BORVs serve well as homes away from home. Their primary use as shelter when on a trip obviously extends into bug out situations. This small leap of imagination from fun and utility to survival isn’t hard to make. But there are some other uses that may add to their flexibility.
Whatever their strengths and vulnerabilities, trailers and motor homes of sufficient volume are able to serve as base camps. The storage of clothing, food, water, personal camping gear, medical equipment, computers, maps and other items suited for further exploration into an environment make an RV a capable, if unexpected, base. An RV is a much better place to store and cook food than an open air setup. Animals are less likely to attempt a raid on a camp with vehicles and an RV, and are doomed to fail at getting to your leftovers.
They serve as a rally point for those returning after an outing, a place to rest after outings and to discuss discoveries, to plan “next moves”, and to select and configure gear for special situations.
Their storage and work areas ease the tasks of maintaining equipment that is worn, damaged or broken, or even modifying it for greater utility and ease of use. Some of the items that may need attention:
- clothing, sleeping gear, tents and tarps
- boots, shoes and waders
- hiking packs
- camp equipment such as cook stoves, canteens, mess kits
- inflatable rafts and small hard-shell canoes and kayaks
- motor cycles and ATVs
- radio gear, flashlights and other small gear
- weapon cleaning, servicing and repair
Communications from the camp are made possible by room for powerful gear and the use of ample battery and generator power for radios of all types, base and portable. The roof provides a large surface for mounting solar panels for charging, and whatever antennas might be suited for certain purposes. Recharging portable radios can even be done through the 120 volt system, if an inverter is installed to convert 12 volts to 120. With a large enough unit, there may even be a dedicated radio room. Some of the fifth wheel trailers have ample bunk area in slide-outs that can be converted to specific purposes.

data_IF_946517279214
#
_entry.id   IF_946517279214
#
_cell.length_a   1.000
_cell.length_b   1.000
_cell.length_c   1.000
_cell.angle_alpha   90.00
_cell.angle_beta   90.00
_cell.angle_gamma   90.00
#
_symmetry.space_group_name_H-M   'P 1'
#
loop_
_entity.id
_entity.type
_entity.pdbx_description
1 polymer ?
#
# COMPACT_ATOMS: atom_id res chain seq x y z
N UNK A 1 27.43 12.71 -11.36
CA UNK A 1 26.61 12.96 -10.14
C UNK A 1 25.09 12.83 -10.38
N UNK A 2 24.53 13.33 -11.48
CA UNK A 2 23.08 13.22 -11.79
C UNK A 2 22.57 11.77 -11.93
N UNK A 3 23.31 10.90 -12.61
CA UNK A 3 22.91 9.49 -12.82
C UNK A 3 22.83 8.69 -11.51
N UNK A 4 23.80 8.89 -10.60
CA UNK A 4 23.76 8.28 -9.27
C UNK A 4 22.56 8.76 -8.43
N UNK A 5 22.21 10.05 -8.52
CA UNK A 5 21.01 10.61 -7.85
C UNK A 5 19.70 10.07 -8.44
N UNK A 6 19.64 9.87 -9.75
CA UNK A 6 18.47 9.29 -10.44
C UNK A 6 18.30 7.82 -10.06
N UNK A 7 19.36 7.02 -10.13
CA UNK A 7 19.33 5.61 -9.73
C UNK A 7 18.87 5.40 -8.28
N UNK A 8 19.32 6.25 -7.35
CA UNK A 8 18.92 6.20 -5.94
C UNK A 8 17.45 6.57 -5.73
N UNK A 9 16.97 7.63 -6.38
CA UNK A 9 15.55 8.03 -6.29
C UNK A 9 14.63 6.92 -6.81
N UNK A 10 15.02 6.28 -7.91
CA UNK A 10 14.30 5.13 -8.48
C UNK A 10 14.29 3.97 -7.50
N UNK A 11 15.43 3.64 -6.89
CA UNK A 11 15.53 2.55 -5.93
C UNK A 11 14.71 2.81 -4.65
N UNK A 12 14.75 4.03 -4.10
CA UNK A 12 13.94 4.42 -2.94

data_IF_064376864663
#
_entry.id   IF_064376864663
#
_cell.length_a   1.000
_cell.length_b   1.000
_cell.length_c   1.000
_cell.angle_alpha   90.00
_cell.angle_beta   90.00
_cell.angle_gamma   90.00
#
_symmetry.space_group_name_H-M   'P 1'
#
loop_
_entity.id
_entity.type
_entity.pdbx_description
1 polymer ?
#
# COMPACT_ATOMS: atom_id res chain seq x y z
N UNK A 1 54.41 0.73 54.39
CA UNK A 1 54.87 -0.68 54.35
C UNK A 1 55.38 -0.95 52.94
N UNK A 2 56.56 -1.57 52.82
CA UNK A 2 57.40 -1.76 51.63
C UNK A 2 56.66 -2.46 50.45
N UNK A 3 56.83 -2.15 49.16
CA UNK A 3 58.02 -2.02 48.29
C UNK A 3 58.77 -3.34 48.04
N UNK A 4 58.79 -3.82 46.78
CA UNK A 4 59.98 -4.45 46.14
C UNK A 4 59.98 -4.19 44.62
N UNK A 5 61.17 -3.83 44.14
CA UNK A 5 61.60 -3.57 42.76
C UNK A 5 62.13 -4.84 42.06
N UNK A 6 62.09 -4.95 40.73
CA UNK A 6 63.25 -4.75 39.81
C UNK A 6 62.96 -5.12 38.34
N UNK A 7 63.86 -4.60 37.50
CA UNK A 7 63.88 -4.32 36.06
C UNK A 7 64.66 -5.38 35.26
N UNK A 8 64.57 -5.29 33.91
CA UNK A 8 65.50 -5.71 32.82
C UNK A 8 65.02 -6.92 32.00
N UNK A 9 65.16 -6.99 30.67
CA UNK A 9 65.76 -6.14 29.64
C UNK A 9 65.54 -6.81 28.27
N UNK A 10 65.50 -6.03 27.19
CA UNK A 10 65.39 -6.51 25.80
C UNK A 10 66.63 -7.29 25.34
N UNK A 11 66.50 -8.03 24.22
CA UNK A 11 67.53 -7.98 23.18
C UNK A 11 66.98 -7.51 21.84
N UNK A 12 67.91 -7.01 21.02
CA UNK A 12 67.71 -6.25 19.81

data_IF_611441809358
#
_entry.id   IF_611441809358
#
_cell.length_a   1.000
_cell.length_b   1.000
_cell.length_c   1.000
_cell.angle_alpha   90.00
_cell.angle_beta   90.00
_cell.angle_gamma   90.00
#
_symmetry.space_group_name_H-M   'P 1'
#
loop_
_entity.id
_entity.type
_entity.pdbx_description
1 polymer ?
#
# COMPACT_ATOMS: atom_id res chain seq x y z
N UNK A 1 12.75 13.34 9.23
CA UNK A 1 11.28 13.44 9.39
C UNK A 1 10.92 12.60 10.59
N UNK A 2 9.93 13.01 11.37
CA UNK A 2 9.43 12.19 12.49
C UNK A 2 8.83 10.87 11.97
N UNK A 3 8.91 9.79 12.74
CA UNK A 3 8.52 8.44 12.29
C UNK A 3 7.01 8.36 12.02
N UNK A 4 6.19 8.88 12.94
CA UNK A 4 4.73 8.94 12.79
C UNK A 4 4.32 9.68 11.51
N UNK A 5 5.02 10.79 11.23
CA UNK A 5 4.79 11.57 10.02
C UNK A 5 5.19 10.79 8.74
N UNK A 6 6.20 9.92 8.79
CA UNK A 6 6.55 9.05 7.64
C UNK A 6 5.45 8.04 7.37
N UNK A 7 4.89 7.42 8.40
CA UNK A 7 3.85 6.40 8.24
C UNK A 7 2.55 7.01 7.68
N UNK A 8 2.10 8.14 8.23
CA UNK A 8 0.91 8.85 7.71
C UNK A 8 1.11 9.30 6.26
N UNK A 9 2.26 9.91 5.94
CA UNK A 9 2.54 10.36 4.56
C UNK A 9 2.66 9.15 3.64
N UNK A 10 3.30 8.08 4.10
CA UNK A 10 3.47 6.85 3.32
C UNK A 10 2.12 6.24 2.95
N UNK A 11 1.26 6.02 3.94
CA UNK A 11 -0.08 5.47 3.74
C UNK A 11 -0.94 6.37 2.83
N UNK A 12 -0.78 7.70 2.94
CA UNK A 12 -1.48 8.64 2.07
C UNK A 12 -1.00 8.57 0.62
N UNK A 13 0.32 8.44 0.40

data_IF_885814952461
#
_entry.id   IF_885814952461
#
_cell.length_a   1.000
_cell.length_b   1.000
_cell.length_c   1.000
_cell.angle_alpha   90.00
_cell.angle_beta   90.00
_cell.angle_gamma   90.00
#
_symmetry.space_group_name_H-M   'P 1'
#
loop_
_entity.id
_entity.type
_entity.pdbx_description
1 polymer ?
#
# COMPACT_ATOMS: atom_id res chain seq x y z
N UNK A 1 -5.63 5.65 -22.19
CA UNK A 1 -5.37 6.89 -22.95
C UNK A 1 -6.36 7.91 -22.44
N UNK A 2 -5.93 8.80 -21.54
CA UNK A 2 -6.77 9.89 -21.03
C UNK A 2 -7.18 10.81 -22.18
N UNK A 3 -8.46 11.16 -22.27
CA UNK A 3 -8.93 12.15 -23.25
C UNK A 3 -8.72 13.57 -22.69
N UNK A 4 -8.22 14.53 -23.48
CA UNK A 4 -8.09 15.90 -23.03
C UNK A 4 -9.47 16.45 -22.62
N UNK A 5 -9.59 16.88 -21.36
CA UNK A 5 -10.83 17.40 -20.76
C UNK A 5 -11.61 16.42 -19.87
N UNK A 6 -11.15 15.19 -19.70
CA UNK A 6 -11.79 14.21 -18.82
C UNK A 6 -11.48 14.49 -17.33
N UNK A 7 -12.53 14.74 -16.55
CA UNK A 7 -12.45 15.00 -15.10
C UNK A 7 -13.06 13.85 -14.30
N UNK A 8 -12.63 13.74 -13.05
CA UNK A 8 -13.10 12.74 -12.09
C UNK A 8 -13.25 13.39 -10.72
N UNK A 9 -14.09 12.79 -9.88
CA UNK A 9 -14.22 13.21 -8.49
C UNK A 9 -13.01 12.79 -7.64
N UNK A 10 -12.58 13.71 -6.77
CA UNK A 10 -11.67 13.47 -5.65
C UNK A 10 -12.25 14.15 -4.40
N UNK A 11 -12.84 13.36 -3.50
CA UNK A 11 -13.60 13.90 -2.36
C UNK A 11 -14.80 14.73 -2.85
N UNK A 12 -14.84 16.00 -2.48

Security from the elements, a place to rest and recuperate, water and sanitation – all of these are needed for recovery during and after medical emergencies. An RV of good size should be able to handle both daily living and medical recovery. Once again, storage is king. Emergency medical supplies take room. Supplies used in recuperation take even more. When dealing with moderate to severe wounds, the patient will consume bandages and tape, which are changed daily. Irrigation fluids such as saline or hydrogen peroxide, gloves, hot or cold packs, ointments, splints, wraps and field kit restocking supplies all take up room. Clean wounds and proper wound care require the use of supplies that are difficult to replace in the field. Stocking in quantity is a good idea.
Some RVs are well suited for quarantine. The toy haulers built with a dividing wall between the garage and living quarters are perfect for this. Close and seal the door, and block the air returns, and the garage will securely accommodate 2 to 4 persons in need of isolation. The care provider can access them via the back door, or the side door if equipped. (These compartments also make good radio and conference rooms.)
In a worse case scenario wherein group security is a constant issue, it is possible that a large RV can serve as a barracks. I say “possible” because a better arrangement is likely to be a security force distributed around the camp, at some distance from the vehicles. But where the camp itself is secure, but the surrounding area is not, or where the group has arranged with local people to aid in area security, the RV may work as a barracks. Receiving word over a radio that help is needed, it is quick and easy to make a plan, distribute instructions and mobilize people when they are right there in front of you.
Certain models lend themselves to creative space utilization. You can read that to mean there are voids that can be accessed. These are sometimes suited for firearms storage, if stocking them in an obvious gun rack or cabinet isn’t desirable. Quick access to defensive firearms is a good idea, though, and if the floor plan allows for it, include a locking cabinet rated for firearms. It may also serve as storage for items that need protection, such as cash, papers and high value barter items.